© Photo by Nadila
The exhibit is organized into three sections: portraits, landscapes and depictions of Paris.

The collection consists of modern artworks by European and Japanese artists. Visitors can find the familiar pastels of Monet, the abstract shapes of Picasso and Paris sceneries as rendered by various painters. Works by notable Japanese artists such as Koide Narashige are also showcased in this exhibition. Separated into three sections, the exhibit highlights the common themes of Modern art—depiction of the everyday. Self-portraits, landscapes of urban streets and people interacting in public spaces, the collection brings forth a window to the 18th century.

© Photo by Nadila
Koide, Narashige. Self Portrait with a Hat, 1924. Visitors can find life-size displays throughout the exhibition.

Some captions do not provide English translations, but the visual experience warrants visiting Artizon Museum. Take this opportunity to visit concurrent exhibitions “Selections from the Ishibashi Foundation Collection” which showcases artworks from 16th century to 20th century, and “Dumb Type, 2022: remap” which presents works by Japanese art collective Dumb Type.

Masahisa Fukase 1961-1991 Retrospective

© Photo by Nadila
Poster from “Yoko” series next to the exhibition entrance.

For Masahisa Fukase, images transcend death. Through photographs, the Hokkaido-born artist chooses to commemorate his life and his loved ones. Tokyo Photographic Art Museum in Ebisu is currently exhibiting a retrospective on the Japanese photographer, showcasing 30 years’ worth of works.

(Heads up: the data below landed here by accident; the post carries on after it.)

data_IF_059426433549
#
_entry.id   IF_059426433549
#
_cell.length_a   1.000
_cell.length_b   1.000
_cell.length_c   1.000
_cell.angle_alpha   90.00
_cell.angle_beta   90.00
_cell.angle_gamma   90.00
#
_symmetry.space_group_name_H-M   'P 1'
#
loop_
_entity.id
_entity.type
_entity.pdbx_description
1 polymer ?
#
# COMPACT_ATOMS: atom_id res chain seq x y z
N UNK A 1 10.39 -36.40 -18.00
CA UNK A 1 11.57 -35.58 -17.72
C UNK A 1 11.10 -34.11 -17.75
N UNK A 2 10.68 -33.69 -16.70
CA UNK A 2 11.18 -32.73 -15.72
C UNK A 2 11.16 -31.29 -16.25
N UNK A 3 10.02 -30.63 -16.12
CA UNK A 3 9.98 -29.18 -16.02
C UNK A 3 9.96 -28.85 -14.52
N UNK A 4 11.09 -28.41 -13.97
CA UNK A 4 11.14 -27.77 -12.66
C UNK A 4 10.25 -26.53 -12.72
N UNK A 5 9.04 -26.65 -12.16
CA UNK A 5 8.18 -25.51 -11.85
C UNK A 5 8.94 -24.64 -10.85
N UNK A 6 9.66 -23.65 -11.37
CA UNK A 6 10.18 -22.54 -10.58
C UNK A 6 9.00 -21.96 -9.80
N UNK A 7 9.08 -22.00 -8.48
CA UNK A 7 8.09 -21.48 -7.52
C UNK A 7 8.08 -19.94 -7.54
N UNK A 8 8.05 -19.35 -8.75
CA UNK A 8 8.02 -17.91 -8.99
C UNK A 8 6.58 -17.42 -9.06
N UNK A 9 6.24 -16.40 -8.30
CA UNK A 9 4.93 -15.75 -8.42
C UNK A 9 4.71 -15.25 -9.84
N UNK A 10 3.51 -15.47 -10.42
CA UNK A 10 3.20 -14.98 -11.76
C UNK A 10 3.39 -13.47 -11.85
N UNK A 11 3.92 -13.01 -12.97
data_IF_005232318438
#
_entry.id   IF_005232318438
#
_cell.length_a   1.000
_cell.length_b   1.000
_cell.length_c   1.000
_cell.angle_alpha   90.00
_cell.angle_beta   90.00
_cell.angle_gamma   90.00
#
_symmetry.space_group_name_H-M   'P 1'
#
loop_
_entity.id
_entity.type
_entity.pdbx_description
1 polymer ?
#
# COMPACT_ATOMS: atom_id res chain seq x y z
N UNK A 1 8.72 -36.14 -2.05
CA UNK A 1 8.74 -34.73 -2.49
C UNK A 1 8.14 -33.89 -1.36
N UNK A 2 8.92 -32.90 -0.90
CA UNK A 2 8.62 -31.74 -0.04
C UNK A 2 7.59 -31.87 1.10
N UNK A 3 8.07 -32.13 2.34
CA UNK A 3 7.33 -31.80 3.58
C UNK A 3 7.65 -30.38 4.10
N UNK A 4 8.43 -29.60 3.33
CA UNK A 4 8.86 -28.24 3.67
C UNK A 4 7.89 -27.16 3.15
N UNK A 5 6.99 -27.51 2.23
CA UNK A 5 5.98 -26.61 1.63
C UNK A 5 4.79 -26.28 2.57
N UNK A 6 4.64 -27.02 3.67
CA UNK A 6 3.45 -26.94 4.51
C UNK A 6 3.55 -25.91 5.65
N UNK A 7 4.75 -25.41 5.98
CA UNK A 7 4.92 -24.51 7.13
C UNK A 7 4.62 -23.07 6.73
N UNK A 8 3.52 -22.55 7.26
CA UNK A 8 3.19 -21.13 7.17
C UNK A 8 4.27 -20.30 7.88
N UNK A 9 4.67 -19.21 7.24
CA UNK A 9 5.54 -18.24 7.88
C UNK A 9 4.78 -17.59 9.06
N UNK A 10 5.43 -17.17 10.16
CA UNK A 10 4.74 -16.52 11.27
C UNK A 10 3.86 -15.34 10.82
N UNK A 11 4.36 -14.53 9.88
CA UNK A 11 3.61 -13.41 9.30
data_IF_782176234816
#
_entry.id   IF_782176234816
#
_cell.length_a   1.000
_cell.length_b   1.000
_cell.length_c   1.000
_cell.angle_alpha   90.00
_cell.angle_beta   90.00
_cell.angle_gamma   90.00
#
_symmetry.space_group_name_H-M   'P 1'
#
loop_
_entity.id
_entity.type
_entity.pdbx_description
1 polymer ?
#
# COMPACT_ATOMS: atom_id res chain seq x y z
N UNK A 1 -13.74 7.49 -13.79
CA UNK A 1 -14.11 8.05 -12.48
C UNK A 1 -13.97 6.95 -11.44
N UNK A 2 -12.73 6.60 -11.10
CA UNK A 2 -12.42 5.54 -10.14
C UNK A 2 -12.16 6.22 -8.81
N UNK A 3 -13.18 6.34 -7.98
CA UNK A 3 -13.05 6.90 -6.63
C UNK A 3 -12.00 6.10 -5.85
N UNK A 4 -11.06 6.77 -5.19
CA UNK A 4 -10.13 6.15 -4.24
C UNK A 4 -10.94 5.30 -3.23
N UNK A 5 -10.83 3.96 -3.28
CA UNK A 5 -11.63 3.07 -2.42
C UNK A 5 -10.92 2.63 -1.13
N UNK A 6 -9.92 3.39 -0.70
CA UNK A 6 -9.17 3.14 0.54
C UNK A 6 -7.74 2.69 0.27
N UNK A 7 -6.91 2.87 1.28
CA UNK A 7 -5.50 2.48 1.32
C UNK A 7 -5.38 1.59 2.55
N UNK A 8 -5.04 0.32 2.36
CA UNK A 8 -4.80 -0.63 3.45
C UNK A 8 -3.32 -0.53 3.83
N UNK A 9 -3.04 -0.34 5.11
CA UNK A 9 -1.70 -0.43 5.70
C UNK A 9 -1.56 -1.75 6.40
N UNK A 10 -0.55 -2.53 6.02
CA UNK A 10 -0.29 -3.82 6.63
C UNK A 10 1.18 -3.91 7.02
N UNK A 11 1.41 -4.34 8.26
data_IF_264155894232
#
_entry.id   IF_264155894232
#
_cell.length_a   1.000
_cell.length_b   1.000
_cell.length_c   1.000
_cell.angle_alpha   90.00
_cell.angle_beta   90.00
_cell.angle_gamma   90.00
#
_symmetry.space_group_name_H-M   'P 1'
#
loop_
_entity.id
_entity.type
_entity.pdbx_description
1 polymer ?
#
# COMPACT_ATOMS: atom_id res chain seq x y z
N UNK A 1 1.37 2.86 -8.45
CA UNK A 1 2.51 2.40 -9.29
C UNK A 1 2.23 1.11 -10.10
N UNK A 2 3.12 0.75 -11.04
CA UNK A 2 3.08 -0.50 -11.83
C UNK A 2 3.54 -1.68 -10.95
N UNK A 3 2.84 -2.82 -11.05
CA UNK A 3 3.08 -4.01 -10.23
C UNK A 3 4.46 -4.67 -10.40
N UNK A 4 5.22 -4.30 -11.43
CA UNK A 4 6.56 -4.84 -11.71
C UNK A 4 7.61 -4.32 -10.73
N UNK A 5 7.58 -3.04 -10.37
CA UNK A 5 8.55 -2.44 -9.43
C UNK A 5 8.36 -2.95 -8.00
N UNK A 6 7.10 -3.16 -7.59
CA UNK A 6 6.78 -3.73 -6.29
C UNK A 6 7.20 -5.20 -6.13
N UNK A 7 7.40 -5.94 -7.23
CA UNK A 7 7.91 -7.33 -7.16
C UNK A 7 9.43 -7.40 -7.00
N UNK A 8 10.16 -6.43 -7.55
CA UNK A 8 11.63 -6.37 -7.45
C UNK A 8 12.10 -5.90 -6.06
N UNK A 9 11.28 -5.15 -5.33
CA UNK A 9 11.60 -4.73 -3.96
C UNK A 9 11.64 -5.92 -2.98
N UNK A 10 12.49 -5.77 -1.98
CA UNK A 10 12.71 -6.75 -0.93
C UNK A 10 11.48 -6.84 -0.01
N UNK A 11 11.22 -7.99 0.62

© Photo by Tokyo Photographic Art Museum
Fukase’s wife Yoko appears in many of his photography works.

Fukase’s favorite subject to photograph was his wife, Yoko. She appears in many of his travel photographs and photography series such as “Yugi (Homo Ludence)”—which is presented as an introduction to the retrospective exhibition. His photography series “Yoko,” which exclusively compiles pictures of his wife, features a set of images taken from a bird’s eye view. The camera zooms in on Yoko’s figure, showing off her flashy clothing and beaming smile. 

© Photo by Tokyo Photographic Art Museum
Fukase favors monochrome over colored films.

Private life becomes a recurring theme in Fukase’s work. His family and two pet cats become the subjects of photographs as well. After his divorce from Yoko and the separation of his family, Fukase continued to show intimate parts of his private life by inserting himself into his images. In his series “Shikei (Private Scenes),” Fukase’s toes and left eye peeks into corners of European and suburban Japanese landscapes. The retrospective exhibit closes off with “Bukubuku”, a series of self-portraits taken in the bathtub. The camera zooms into Fukase’s face and body parts; his silly faces while sticking out his tongue gives the images a sense of humor, but it is also strangely intimate.

If you’re itching for inspiration or a change of scenery, these temporary art exhibitions can provide you with a visually stimulating experience as well as a valuable learning opportunity